It’s anything but awing and astonishing – the pay commission’s proposal on pay raise for civil servants and parliamentarians that was approved by the National Assembly last week.
Civil servants get a 20 percent raise with another 20 percent as housing allowances, the Prime minister and cabinet ministers get a whopping raise of 131 and 67 percents respectively, 21 percent hike for parliamentarians, and increment in vehicle allowance from Nu 700,000 to Nu 1M. These are a few gist of the pay commission’s report.
Many are, however, questioning whether the pay revision, as pledged by the ruling government before the election last year, is timely considering the present predicament of the country’s economy. Or especially at a time when the country is experiencing mounting debt? How the revision would help the economy?
Whether the salary raise is timely or not, and while the revision would indubitably come as good news for many, there are also a host of other concerns too. How appropriate and reasonable is the hike when the government itself is on an austerity measure at the ministerial level? What about people in the private sector?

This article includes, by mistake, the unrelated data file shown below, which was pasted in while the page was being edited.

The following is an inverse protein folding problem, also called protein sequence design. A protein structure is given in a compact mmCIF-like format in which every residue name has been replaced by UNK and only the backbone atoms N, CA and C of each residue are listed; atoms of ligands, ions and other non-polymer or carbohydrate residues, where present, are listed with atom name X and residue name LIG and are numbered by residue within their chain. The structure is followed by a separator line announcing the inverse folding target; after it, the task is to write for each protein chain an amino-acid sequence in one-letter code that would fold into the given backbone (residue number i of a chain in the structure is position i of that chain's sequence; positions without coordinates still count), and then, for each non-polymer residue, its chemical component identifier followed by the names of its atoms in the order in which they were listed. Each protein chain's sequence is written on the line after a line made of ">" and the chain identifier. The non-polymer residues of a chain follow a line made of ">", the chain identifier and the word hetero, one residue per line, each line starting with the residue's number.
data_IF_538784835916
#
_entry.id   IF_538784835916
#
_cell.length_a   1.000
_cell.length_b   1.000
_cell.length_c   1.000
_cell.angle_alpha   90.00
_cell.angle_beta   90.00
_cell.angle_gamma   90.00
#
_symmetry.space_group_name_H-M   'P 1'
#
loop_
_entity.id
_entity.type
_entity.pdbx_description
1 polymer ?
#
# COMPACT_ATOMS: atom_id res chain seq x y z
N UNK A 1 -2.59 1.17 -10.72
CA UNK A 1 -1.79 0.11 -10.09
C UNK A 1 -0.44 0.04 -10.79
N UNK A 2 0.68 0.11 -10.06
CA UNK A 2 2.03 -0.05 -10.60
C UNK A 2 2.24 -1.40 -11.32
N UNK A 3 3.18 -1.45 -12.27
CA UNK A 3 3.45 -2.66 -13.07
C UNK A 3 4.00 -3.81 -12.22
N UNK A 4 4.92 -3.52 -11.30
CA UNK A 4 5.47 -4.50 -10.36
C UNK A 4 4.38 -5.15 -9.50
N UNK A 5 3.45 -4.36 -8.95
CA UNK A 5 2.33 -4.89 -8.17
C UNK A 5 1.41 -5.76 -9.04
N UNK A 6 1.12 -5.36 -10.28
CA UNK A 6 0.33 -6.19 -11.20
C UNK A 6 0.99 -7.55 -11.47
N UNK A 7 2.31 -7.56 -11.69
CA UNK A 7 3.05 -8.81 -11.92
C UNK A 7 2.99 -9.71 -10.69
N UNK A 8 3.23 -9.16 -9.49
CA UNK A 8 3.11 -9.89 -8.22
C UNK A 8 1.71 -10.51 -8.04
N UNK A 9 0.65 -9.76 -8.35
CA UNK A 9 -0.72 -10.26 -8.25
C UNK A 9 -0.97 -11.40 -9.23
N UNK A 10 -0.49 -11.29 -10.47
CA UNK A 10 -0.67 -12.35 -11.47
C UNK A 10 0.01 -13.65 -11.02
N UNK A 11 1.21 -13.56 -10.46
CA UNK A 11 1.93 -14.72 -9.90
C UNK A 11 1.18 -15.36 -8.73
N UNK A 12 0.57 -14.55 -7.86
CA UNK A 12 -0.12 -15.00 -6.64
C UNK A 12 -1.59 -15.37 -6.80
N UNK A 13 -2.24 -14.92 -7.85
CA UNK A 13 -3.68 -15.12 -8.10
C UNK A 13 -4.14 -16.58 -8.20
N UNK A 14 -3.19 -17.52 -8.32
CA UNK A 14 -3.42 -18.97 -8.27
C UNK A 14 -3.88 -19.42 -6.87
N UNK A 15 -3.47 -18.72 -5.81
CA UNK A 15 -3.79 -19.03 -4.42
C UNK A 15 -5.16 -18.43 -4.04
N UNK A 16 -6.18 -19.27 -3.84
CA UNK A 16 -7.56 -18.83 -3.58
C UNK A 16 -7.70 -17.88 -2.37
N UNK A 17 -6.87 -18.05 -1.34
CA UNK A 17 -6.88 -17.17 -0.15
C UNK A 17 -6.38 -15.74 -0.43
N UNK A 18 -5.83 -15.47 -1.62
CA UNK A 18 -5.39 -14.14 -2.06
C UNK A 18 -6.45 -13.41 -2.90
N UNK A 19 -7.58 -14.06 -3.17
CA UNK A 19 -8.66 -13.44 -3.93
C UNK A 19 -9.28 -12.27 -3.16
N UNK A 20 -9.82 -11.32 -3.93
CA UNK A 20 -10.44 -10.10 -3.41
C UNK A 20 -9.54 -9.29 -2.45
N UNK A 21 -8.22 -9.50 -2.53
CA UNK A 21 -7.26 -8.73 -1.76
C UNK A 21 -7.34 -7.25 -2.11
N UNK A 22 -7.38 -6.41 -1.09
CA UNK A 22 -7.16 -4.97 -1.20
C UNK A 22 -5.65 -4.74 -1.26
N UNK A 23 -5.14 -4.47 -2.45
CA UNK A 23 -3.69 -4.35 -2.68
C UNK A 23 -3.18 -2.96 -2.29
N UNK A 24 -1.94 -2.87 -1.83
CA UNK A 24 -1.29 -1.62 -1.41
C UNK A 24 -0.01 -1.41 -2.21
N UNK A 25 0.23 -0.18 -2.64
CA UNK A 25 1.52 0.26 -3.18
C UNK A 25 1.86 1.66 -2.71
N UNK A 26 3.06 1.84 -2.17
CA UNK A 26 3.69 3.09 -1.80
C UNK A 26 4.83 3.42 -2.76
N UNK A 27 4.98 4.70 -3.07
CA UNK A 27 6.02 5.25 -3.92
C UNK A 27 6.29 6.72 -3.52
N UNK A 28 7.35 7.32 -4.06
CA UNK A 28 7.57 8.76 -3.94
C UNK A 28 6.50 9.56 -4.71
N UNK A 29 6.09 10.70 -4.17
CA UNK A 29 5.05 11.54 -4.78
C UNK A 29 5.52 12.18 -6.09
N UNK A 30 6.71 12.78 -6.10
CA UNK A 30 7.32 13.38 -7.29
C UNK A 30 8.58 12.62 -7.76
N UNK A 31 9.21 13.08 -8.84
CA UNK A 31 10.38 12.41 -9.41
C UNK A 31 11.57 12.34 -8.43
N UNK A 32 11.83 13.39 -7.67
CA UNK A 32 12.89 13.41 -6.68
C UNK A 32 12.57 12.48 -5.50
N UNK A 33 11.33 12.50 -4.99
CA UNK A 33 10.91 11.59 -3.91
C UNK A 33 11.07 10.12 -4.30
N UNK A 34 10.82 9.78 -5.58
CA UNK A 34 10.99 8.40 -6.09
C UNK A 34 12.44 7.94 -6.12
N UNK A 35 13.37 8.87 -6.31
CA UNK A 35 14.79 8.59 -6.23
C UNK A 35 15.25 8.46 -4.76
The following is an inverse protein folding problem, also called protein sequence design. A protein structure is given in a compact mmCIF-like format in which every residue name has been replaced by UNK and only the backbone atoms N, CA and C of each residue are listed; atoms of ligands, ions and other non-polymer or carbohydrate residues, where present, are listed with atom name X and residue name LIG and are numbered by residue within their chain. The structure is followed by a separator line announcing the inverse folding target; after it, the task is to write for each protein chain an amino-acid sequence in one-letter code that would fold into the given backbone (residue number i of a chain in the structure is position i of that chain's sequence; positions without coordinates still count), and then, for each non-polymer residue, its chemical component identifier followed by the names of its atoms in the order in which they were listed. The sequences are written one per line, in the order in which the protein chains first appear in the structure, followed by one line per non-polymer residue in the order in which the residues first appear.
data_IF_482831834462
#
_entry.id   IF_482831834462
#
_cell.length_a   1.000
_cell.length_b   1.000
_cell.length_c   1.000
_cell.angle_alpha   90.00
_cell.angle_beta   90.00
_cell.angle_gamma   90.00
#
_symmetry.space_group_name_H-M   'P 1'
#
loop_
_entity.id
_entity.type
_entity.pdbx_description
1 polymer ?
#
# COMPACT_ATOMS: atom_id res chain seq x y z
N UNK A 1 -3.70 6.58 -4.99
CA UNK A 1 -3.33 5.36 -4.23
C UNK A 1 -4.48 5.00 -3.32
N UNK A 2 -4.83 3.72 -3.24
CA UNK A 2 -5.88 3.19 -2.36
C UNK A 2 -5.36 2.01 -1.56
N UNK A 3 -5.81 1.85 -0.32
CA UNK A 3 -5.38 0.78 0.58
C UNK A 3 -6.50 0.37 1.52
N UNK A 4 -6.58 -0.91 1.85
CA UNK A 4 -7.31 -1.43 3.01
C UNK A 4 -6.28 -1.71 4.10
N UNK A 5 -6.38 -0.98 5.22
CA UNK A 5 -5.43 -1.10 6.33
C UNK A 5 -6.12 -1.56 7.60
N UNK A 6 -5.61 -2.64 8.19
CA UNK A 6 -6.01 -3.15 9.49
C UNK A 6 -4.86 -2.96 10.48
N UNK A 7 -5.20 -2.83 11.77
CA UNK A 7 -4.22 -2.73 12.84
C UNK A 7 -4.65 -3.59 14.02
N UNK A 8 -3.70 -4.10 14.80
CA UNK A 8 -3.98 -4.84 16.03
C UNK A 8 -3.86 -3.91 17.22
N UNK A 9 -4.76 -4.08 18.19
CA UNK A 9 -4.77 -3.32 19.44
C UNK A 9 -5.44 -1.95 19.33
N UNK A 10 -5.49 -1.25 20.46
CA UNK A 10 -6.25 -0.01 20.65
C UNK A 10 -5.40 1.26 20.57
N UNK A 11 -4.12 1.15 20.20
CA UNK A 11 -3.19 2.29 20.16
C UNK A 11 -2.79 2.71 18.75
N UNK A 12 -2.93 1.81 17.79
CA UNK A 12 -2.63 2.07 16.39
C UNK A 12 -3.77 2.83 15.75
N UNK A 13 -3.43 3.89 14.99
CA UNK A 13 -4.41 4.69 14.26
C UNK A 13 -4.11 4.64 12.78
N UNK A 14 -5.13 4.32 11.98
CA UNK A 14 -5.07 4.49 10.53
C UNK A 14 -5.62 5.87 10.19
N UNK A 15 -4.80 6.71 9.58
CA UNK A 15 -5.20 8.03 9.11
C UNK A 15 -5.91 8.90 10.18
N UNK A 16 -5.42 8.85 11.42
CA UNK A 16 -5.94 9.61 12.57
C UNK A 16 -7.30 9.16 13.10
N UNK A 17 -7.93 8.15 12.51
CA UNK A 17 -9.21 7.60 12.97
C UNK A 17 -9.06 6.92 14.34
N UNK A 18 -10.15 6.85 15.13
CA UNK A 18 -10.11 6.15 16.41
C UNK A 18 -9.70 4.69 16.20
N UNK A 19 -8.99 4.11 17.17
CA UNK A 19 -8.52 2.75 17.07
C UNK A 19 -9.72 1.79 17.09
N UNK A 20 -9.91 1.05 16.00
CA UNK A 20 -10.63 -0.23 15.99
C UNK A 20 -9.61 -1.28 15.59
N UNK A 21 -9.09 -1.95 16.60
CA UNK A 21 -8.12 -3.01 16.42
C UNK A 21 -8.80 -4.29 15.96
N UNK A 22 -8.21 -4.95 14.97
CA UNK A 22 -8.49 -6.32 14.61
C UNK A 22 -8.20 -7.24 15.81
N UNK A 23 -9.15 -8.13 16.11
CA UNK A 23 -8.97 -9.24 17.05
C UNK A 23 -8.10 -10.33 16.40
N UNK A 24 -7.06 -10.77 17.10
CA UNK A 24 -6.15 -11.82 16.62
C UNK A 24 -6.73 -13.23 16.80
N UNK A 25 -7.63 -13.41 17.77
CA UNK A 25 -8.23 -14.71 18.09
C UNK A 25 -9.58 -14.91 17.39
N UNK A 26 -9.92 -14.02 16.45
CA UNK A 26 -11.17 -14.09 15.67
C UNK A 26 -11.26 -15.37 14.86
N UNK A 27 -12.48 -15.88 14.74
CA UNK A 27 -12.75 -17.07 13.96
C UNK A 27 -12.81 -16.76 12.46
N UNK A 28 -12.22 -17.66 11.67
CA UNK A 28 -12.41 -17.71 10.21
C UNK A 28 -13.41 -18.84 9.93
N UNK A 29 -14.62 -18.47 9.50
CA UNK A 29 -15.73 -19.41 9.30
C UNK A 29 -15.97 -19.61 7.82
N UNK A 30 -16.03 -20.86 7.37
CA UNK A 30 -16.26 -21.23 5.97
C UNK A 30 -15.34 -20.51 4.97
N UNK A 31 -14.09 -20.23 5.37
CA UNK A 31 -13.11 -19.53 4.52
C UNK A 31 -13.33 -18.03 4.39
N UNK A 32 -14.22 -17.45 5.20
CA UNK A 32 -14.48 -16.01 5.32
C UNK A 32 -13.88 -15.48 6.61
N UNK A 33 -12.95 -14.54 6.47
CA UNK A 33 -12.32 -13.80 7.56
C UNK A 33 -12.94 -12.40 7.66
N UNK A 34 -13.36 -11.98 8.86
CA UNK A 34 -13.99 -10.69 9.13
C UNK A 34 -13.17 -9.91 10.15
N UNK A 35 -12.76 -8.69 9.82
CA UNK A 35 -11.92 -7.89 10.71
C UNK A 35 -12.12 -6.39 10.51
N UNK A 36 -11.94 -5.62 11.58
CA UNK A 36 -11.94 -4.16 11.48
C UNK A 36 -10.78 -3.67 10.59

And while the revision is intended to benefit civil servants, especially in the lower income group, the proposal doesn’t do much to help them. While it only actually translates to five to six percent, considering inflation and other factors, for the lowest income level civil servants, the difference in revision, however, is more than 100 percent between parliamentarians and ministers.
Additionally, the pay hike proposal for now only seems to benefit people at the higher echelons, parliamentarians and ministers, while civil servants in the lower rung and private sector employees wait with bated breath to experience the looming ripple effects the raise is likely to bring along. House owners must be already mulling over increasing the rent. The prices of commodity, which is already experiencing inflation, will only go up. Income disparity and the gap between the haves and have-nots are also likely to grow. What the government would do to address these tangible effects of the pay raise?
Further, the revision has accorded the highest raise to those already getting hefty pay, while making it appear that those at the lowest rung also got equally. Simply put, it’s not the most-needy civil servants that are benefitting from the raise here.